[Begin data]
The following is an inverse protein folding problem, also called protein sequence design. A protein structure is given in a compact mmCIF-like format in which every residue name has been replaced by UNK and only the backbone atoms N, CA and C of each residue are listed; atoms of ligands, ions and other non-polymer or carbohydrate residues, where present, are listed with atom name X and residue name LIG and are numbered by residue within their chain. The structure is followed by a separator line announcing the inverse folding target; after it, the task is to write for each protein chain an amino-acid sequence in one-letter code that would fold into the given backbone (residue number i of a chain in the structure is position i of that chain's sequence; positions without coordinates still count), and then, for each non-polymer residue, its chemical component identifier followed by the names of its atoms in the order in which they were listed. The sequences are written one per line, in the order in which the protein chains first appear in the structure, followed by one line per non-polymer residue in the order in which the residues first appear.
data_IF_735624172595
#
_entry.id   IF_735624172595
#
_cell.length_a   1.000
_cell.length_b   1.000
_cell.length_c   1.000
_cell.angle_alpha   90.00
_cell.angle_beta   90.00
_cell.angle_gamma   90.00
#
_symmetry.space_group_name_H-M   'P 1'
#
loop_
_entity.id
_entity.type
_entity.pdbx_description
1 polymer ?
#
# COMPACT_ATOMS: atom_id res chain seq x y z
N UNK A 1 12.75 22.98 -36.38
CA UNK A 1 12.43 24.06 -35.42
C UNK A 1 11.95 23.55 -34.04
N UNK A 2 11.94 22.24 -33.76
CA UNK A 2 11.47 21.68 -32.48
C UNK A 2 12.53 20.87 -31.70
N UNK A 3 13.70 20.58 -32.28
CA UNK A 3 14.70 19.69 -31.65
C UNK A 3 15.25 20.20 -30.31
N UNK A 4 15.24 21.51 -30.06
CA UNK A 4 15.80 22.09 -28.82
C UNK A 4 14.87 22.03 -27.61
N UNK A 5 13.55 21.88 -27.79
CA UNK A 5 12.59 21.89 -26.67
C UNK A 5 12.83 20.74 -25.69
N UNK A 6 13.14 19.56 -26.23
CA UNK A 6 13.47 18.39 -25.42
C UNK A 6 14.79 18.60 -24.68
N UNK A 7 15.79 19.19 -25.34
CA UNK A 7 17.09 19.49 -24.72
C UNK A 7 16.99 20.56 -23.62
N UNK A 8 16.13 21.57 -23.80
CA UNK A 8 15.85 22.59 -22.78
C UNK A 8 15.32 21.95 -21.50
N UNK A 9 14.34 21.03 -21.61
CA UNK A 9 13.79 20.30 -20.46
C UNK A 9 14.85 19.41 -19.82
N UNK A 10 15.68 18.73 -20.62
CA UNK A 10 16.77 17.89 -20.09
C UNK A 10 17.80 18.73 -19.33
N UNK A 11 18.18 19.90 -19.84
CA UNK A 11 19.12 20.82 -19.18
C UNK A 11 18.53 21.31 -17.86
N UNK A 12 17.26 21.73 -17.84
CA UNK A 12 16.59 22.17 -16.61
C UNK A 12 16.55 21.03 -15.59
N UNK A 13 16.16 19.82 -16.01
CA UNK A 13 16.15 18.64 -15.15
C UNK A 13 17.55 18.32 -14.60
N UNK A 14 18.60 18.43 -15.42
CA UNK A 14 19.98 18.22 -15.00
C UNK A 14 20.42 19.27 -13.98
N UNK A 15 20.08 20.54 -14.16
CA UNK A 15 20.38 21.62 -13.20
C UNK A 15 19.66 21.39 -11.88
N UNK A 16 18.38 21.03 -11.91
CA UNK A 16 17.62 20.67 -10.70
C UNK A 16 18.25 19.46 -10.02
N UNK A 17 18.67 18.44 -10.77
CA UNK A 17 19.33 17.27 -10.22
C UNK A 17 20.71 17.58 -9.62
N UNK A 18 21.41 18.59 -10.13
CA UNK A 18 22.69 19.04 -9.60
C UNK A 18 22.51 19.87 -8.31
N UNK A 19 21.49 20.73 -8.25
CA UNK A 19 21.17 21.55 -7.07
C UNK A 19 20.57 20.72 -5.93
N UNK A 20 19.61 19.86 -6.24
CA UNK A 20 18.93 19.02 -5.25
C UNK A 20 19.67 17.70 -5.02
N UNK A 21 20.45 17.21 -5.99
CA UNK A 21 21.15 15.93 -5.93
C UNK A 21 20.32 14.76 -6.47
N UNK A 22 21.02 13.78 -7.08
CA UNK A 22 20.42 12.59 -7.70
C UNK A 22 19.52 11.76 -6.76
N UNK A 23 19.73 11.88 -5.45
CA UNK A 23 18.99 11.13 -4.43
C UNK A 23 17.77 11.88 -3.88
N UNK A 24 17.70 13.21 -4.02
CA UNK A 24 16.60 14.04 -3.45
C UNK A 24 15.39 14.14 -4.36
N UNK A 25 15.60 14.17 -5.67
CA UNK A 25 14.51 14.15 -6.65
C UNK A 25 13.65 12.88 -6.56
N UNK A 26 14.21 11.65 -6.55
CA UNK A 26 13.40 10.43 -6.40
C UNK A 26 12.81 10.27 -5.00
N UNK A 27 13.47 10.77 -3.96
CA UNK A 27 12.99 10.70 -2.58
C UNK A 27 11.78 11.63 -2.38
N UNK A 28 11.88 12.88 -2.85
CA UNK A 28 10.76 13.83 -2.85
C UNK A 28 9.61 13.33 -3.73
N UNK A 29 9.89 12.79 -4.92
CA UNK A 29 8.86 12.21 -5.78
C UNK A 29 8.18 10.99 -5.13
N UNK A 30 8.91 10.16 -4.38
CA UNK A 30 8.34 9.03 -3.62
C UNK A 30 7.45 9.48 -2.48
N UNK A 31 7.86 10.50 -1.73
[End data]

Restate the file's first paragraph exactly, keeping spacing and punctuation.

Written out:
The following is an inverse protein folding problem, also called protein sequence design. A protein structure is given in a compact mmCIF-like format in which every residue name has been replaced by UNK and only the backbone atoms N, CA and C of each residue are listed; atoms of ligands, ions and other non-polymer or carbohydrate residues, where present, are listed with atom name X and residue name LIG and are numbered by residue within their chain. The structure is followed by a separator line announcing the inverse folding target; after it, the task is to write for each protein chain an amino-acid sequence in one-letter code that would fold into the given backbone (residue number i of a chain in the structure is position i of that chain's sequence; positions without coordinates still count), and then, for each non-polymer residue, its chemical component identifier followed by the names of its atoms in the order in which they were listed. The sequences are written one per line, in the order in which the protein chains first appear in the structure, followed by one line per non-polymer residue in the order in which the residues first appear.